I boarded the early morning airplane from Beijing to Hong Kong. A few moments later, there sat down in the seat beside me a tall elegantly suited fiftyish man, cellphone pressed tight to his ear.
“Are you at work already?” he said urgently into the phone in Northern-European accented English. “I wanted to hear your voice one more time before I leave. I’m barely gone and I’m missing you already.” There was a long pause. “What about you?” he asked. There was a silence. He hung up, settled into his seat, put his books and magazines in the seat pocket, left the cellphone naked on the armrest between us.
During the ten minutes before the cabin doors closed, he several times redialed a number that didn’t appear to answer. Each time after four rings I could hear softly a few bars of minor-key Chinese-sounding meditative music, a bit like a Philip Glass sonata, and then a woman’s voice speaking Mandarin. After the fourth or fifth call he left one voicemail message: “I’m waiting for takeoff. I miss you. Email me.” Then, as the airline attendant walked up the aisle commanding us to turn off all cellular devices, I saw him send one quick text message.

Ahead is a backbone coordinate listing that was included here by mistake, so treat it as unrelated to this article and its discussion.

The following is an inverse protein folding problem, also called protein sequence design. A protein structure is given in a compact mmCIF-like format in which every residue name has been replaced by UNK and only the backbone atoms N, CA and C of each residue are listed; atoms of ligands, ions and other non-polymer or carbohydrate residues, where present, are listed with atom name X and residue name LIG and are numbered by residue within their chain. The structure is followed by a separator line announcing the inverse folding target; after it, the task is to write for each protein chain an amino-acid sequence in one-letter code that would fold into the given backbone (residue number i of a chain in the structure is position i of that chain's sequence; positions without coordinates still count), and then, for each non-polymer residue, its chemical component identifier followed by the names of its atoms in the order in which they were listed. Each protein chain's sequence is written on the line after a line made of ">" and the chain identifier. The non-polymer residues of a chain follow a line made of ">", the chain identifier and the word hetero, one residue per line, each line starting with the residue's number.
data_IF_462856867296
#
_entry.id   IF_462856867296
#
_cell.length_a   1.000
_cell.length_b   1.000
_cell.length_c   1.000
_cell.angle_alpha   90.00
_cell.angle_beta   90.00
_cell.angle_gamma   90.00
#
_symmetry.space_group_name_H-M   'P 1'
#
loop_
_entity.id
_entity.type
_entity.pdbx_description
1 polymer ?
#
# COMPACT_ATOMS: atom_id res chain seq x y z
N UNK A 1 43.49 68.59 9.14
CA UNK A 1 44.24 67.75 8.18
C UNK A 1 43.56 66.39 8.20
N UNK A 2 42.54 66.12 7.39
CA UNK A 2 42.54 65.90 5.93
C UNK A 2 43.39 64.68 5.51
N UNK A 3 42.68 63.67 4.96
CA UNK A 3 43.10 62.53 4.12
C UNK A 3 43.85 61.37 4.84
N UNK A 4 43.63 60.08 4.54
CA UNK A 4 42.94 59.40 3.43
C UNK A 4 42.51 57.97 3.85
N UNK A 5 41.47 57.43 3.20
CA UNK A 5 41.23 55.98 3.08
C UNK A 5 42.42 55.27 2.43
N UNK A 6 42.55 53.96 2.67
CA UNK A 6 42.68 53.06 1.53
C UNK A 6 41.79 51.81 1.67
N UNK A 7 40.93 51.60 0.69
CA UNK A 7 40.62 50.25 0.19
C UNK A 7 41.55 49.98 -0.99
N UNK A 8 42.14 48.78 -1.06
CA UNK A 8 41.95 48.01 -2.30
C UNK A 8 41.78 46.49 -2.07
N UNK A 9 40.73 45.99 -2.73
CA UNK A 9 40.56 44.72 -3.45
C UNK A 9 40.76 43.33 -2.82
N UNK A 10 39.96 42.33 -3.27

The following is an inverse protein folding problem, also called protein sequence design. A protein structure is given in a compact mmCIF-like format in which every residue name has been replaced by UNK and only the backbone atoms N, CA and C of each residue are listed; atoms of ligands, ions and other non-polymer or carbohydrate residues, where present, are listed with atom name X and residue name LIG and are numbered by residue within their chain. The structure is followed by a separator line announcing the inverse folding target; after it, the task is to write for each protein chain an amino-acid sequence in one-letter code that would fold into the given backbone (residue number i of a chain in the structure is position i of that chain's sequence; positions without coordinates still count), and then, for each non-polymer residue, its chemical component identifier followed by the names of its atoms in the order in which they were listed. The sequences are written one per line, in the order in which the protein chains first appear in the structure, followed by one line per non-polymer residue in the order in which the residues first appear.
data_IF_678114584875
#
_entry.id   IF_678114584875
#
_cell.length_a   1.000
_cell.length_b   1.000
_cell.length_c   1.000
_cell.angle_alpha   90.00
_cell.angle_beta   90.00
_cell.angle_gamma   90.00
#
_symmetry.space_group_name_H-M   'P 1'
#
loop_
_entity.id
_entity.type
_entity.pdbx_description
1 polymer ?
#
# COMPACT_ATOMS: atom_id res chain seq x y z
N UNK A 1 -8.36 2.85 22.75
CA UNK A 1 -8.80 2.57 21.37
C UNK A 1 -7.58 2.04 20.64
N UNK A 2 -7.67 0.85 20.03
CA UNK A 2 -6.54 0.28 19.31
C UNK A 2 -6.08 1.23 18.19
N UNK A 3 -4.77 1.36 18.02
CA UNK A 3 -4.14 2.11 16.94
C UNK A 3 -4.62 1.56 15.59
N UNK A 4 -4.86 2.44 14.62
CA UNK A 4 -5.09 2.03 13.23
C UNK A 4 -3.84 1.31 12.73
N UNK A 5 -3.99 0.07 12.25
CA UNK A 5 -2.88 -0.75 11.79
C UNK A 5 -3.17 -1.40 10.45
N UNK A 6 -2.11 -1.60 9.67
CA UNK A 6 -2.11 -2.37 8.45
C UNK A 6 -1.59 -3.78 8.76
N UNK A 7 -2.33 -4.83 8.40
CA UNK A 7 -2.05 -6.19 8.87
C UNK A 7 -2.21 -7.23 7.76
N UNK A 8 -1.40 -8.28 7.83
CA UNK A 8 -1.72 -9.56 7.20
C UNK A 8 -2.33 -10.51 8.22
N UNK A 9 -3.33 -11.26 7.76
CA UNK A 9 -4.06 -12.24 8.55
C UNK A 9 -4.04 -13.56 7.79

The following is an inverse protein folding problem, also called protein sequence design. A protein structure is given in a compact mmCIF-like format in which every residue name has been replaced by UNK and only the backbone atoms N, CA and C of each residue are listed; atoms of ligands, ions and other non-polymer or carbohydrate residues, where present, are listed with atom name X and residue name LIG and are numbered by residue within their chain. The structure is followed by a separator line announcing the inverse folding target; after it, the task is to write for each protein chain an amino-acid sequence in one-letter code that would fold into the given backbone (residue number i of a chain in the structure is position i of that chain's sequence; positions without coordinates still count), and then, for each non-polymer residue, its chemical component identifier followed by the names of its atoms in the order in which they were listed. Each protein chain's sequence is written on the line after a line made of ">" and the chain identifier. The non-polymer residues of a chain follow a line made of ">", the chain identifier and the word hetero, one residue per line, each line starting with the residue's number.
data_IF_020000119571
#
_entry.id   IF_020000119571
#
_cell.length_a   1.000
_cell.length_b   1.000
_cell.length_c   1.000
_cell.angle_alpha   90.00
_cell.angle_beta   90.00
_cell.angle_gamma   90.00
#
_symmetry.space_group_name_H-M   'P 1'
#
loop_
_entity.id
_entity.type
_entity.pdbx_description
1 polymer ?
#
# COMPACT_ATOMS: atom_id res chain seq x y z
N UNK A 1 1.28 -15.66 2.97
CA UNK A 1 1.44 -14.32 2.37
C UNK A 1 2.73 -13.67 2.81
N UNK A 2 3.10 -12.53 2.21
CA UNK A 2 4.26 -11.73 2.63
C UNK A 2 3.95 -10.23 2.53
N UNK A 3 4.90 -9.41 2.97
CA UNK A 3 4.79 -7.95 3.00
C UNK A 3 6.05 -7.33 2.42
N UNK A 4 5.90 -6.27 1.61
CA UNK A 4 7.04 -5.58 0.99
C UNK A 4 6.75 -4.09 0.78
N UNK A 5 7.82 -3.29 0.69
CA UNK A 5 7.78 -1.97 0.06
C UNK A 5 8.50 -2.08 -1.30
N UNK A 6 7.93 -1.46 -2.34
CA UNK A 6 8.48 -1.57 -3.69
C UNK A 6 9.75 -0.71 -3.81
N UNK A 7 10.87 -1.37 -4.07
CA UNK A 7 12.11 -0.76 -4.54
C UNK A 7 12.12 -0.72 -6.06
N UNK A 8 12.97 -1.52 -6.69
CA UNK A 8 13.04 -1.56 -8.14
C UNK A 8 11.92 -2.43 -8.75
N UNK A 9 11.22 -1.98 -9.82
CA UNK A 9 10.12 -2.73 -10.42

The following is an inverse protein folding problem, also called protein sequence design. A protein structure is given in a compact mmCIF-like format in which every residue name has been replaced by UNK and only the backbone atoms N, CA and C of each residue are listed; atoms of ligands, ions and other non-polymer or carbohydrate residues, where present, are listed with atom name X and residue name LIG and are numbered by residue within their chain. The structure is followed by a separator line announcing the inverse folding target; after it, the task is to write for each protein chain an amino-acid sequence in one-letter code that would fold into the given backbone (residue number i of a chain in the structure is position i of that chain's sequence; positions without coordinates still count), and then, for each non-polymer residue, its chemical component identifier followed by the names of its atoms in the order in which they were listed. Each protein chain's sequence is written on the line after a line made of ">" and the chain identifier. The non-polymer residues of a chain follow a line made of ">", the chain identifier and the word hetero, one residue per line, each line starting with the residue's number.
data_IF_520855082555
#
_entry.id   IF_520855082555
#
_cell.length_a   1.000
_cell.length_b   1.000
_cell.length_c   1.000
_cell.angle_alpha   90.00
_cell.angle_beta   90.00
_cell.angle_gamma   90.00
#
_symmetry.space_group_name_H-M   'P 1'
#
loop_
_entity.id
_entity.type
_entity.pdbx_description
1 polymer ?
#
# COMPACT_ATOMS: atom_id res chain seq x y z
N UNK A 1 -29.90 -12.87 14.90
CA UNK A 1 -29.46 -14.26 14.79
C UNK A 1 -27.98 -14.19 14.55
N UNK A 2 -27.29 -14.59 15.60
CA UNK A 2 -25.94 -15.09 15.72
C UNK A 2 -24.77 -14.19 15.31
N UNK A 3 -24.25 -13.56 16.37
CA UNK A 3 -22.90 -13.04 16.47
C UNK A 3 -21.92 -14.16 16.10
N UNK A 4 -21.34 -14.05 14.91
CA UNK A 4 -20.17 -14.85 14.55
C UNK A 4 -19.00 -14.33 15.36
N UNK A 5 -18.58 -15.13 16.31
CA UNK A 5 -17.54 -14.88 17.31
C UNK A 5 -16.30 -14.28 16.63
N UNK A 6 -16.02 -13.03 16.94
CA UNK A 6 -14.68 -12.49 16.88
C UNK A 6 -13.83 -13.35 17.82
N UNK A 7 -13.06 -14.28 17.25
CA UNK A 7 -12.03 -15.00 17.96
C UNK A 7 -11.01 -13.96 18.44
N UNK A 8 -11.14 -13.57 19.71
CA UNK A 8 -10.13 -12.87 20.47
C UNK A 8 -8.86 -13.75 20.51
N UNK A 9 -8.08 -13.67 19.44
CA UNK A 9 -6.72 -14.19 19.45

We settled back in our seats, and then he turned to me, a little agitated.
“You may think I’m peculiar, Sir,” he said, “To keep trying to reach someone who doesn’t want to have a long conversation with me right now.”
I shook my head.
“Can I help?” I asked. “You look a bit upset. I’m sorry.”
“I know my problems aren’t your business,” he said, “But I need to talk. She’s thirty-three. She grew up in the Hutong area of Beijing. I’ve known her for six years. I met her when I came there for a short while to represent a North German company and she was a bank teller. We grew more than friendly, and I thought we could make a life together. I came here regularly on business for a week at a time, and spent all the time I had with her. She visited me in Europe. Once we travelled around China together. I lent her money, she went to university, got promoted, got a real job in banking, earned good money, borrowed more. She, how shall I say, she got used to the independent life.
“She doesn’t have it easy -- old parents she supports and helps, works the long days of finance business people. But she has her own apartment, and she likes the life of independence. When I first met her I thought I would settle down with her, like a Graham Greene character from the Fifties, if you know what I mean. But she likes her freedom and the right to buy whatever she wants. When I’m here in Beijing we spend our time together, she likes to visit me in Germany, but that’s enough for her … I wanted more.”
“I’m sorry,” I said. “But what can you do? Maybe you need patience. Sometimes people change.”
“No,” he said, leaning over to talk softly to me. “I never learn my lesson. All my life I’ve suffered from what they call separation anxiety. I’m the kind of person who hates to be first to hang up the phone. I like conversations to end like the smile of a Cheshire cat, Sir, fading away imperceptibly with no one actually committing the terminal click. I dislike separation, and separation from her is the worst thing for me. I’ve grown accustomed to her.”